Friday, 28 April 2017
Last updated 6 hours ago
Nov 22 2013 | 10:10am ET
His divorce may be a "private matter," but that doesn't mean Highland Capital Management chief James Dondero can't issue a press release about it.
The missive, which comes a month after what Highland called "inaccurate" coverage by the New York Post, is ostensibly designed to correct that reporting. But it amounts primarily to an attack on former Highland executive Patrick Daugherty, whom the firm accuses of defaming it and who in turn accuses the firm of defaming him.
Daugherty really earned Dondero's ire by testifying on behalf of Rebecca Dondero in the divorce trial, alleging that Dondero had urged him to lie as part of his effort to ensure his wife got nothing in the divorce. But, according to Highland, Daugherty did much more.
"Based on observations of those in the courtroom, he worked closely with Ms. Dondero's legal team in jury selection and conferred with them throughout the trial," the hedge fund alleges, noting that Daugherty was in court on both the first and second days of the trial but did not testify until the afternoon of the third.
"His courtroom testimony was confused, bitter and largely irrelevant," Highland went on. "Indeed, when questioned regarding his knowledge of the primary issue in the case, the prenuptial agreement, he vaguely offered: 'I think he [Mr. Dondero] talked to me about certain aspects of it. He never really talked to me about it. "I want to talk to you about the premarital agreement," he [Mr. Dondero] never said that. We just talked about aspects of the prenatal agreement. Did I say prenatal? I'm sorry. Premarital agreement."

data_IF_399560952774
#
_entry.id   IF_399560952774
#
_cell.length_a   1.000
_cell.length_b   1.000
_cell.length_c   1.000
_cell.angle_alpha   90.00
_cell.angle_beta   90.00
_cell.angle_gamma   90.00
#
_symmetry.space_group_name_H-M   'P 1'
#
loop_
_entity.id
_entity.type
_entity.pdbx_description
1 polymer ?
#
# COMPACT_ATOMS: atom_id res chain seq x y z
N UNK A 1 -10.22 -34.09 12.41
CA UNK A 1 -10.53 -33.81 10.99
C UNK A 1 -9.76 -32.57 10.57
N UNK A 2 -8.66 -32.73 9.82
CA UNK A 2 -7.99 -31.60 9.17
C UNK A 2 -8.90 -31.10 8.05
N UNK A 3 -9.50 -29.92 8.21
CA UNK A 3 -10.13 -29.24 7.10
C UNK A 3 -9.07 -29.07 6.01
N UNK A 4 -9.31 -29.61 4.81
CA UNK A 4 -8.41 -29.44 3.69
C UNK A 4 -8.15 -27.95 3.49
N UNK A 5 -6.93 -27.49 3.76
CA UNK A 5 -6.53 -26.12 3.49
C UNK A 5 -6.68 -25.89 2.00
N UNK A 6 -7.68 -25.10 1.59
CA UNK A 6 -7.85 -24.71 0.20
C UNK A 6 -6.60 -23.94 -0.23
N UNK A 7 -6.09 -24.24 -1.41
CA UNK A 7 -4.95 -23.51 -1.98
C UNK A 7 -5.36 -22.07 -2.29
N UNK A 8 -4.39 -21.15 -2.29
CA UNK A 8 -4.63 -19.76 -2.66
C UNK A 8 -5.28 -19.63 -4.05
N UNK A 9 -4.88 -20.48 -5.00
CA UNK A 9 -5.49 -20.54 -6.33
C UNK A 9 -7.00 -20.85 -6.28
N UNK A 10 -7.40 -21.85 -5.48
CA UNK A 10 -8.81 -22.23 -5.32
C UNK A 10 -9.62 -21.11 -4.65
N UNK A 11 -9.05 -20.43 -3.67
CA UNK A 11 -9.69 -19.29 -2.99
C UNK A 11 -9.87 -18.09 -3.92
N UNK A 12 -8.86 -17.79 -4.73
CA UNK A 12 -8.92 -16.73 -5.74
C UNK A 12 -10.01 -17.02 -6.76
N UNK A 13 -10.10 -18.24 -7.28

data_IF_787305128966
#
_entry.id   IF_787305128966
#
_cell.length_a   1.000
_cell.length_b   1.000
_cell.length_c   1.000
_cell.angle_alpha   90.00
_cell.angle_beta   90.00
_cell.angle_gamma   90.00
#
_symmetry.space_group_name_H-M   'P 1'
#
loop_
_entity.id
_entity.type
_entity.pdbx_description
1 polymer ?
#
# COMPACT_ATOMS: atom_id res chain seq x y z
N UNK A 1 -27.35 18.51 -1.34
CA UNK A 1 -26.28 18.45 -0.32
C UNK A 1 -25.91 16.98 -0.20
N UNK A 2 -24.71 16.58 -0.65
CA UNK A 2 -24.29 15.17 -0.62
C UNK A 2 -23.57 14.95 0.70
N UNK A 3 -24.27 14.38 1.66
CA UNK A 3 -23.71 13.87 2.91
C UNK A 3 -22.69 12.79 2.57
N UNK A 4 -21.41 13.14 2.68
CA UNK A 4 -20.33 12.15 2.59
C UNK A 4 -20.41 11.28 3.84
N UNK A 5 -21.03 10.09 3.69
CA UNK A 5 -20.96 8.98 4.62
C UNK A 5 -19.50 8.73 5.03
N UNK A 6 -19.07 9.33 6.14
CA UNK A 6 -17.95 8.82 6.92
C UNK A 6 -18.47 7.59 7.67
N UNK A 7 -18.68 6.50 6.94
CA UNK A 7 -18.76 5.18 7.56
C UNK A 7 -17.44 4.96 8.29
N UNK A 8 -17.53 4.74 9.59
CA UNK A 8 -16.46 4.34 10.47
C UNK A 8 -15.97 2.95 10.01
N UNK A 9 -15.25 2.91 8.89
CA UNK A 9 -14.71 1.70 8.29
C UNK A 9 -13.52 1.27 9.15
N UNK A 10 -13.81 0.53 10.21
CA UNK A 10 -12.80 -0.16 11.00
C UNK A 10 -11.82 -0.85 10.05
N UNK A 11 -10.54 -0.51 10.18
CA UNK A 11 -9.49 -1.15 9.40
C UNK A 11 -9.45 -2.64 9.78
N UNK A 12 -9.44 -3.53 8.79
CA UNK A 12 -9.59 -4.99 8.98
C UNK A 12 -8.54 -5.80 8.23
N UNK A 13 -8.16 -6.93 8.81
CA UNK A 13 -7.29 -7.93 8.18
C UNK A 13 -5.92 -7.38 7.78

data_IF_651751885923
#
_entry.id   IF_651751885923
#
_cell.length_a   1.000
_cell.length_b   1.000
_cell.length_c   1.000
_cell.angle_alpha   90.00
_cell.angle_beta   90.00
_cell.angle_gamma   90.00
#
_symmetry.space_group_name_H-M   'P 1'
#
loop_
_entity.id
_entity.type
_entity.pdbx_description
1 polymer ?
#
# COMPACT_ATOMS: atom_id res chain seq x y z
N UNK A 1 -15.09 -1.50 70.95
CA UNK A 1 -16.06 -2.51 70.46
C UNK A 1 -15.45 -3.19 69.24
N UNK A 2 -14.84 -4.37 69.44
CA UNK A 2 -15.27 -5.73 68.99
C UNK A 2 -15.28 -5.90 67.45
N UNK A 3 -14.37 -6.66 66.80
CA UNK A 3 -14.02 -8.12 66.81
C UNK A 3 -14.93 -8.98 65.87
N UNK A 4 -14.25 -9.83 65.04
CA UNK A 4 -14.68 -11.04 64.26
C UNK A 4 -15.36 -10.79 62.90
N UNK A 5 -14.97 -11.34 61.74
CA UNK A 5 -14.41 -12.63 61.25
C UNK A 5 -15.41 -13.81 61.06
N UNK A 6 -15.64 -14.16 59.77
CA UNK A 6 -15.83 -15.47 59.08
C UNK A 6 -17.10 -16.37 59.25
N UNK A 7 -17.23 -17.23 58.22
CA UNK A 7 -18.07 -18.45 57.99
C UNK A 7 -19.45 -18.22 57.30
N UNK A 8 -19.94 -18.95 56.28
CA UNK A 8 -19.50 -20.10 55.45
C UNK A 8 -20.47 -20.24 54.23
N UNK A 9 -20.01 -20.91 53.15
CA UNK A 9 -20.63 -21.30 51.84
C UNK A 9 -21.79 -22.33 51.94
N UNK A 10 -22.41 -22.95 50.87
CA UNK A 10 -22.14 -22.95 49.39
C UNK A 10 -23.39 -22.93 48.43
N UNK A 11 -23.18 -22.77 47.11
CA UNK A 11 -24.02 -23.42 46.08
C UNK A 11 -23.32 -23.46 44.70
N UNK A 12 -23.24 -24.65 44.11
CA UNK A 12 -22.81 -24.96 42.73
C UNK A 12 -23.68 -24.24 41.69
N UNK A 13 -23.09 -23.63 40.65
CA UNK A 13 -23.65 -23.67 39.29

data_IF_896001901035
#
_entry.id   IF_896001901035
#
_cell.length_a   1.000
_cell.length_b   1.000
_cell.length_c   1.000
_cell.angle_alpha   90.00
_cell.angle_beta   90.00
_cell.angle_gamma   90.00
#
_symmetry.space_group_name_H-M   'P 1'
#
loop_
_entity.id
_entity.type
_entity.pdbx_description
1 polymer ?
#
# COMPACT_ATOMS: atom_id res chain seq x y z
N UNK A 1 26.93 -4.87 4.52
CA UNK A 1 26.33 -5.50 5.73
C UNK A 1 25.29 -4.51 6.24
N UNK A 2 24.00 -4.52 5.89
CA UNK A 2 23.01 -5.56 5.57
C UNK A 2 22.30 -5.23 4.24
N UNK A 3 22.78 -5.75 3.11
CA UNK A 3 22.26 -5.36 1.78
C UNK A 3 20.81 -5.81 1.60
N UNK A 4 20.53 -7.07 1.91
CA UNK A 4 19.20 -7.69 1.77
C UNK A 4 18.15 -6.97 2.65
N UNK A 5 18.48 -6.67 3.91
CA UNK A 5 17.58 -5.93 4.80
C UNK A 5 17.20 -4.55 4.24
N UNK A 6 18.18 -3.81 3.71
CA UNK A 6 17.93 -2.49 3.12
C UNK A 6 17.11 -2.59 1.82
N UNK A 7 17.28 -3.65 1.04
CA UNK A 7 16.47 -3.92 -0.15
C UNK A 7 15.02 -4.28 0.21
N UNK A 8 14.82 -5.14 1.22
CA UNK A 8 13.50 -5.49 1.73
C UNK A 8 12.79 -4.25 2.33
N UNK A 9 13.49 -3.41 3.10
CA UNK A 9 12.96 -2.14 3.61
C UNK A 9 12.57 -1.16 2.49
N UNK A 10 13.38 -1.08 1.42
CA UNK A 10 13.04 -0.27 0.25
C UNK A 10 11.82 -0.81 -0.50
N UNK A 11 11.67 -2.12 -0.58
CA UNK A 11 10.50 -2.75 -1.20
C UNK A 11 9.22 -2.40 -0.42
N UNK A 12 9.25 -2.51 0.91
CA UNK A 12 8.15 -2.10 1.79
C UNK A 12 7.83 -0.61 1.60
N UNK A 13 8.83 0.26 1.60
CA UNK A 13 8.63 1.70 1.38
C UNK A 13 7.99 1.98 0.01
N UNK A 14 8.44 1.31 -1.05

"At one point while he was on the witness stand, Mr. Daugherty asked: 'Can you please repeat the question? I flashed out there for a moment."
Highland added that it believes that Daugherty and Rebecca Dondero were the sources for the Post article, which alleged that Dondero was seeking to have the prenup annulled in court. In the presser, Highland denied the claim.
"Mr. Dondero has always sought to have the prenuptial agreement"—which caps his wife's payout at $5 million—"enforced," it wrote. "Becky Dondero is the only party who at any time attempted to invalidate the prenuptial agreement." According to Highland, "the jury agreed that Ms. Dondero repeatedly attempted to nullify the prenuptial agreement and that she should not receive damages on her claims that Mr. Dondero breached the agreement," and that "Mr. Dondero never hid assets and never stated that he had any plans to do so."